-- Sam
 

Rick Courtright

Hawkeye
Joined
Mar 10, 2002
Messages
7,784
IrvJr":1gscqd97 said:
I know I should never interchange powders when handloading, but was wondering if primers and bullets are interchangeable.

Hi,

Within reason you can change primer brands within a given type, e.g. small pistol Win to small pistol Fed is ok. Small pistol Win to small pistol MAG Fed isn't.

Bullets, again within reason, are interchangeable within weight. So a 150 gr Speer JSP (jacketed soft point) and a Hornady JSP should interchange ok. You can generally go lighter w/ a given recipe, too. For example, if you have a recipe for a 168 gr bullet and another brand offers only a 165, you're usually ok. Or maybe all you can find are 150s that day? You normally don't want to go heavier, like from a 168 gr recipe to a 180 gr recipe. (Because of normal tolerance ranges, you could probably use the 168 gr bullets in 165 gr recipes, though. There's usually a little leeway for "reason" when making such changes.)

Follow the "start low, work up" drill for ANY change of component from your book recipe, and you should be ok. Use whatever "starting load" is recommended for your powder charge as your "start low" point. And try to change only one component at a time when doing so...

It's best to get as many books as possible to cross check before getting too far into changing components, too. Once in a while you'll find something that says "don't do this" and you'll want to heed such warnings.

Whatever you do, please be careful! Remember "Safety first" as they always say...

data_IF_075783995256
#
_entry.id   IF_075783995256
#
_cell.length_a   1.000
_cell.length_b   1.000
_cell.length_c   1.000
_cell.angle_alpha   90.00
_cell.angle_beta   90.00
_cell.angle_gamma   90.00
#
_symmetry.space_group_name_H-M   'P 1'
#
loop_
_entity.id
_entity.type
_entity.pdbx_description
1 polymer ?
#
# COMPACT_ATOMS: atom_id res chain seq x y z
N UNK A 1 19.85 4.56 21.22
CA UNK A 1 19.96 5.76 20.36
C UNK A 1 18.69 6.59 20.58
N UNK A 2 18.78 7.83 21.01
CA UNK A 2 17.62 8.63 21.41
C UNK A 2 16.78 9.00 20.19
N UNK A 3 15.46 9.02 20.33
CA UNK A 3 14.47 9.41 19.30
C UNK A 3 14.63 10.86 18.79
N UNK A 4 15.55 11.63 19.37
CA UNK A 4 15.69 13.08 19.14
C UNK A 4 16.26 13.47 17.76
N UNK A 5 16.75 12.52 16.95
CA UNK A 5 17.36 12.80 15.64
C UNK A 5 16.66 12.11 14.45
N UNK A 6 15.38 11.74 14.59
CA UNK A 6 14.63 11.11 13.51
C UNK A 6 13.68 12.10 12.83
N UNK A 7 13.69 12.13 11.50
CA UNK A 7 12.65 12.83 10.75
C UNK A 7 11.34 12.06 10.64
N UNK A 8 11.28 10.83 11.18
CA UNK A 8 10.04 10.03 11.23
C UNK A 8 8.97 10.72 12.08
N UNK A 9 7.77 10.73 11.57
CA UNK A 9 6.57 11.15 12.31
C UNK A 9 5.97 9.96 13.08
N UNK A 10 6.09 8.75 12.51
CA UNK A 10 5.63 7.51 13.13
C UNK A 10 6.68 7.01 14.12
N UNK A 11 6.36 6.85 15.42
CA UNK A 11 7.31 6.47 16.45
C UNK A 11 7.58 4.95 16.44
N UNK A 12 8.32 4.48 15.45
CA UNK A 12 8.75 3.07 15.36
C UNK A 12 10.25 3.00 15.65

Rick C
 

IrvJr

Single-Sixer
Joined
Aug 29, 2002
Messages
137
Thanks for the very helpful replies, particularly the tip regarding the C.O.L. - I hadn't thought about the different lengths a bullet might have!
 

Rick Courtright

Hawkeye
Joined
Mar 10, 2002
Messages
7,784
IrvJr":2taty8o5 said:
Thanks for the very helpful replies, particularly the tip regarding the C.O.L. - I hadn't thought about the different lengths a bullet might have!

Hi,

A couple of random thoughts on COL:

There's an "absolute" limit of how long the cartridge can be before the bullet either jams up against the magazine and the round won't feed properly, or the bullet starts to be pushed into rifling when chambered. If you're not feeding from the magazine, your workable "max" might be longer. Many loaders concerned w/ target accuracy load to the point the bullet is just a few thousandths from engaging the rifling. That sometimes produces a COL in excess of published "MAX" figures which normally assume you want your ammo to work under all loading conditions.

But these figures are less important than those that reflect MIN (minimum) lengths. MIN lengths affect pressures in an adverse fashion more often than in a positive one. What you're concerned w/ is the amount of the bullet that's inside the loaded case.

If you're using all the proper components, you don't have to do any calculating, just measure and set your bullet seating depth accordingly. But sometimes you'll be substituting a shorter or longer bullet, and here's where the calculator comes out.

Here are some formulas I use that may be helpful.

Starting w/ a known set of components and a "book" COL, we calculate:
Amount of bullet inside the case = case length + bullet total length - COL

We'll call the result "amt" (and note when calculating I use the "blueprint" case length, not the "trim to" length, which is normally 0.010" shorter for the calibers I use.)

Then, starting w/ a mix of components, we can calculate our "unknown" COL:
COL = case length + bullet total length - "amt"

It's pretty simple, but the thing to remember is we're trying to match the amount of bullet inside the case for more important reasons than the absolute COL. The deeper the bullet's seated, the higher pressures generally are. Yet you need enough bullet seated inside the case to ensure good neck tension, and to a lesser degree, enough resistance to ensure enough pressure for consistent ignition.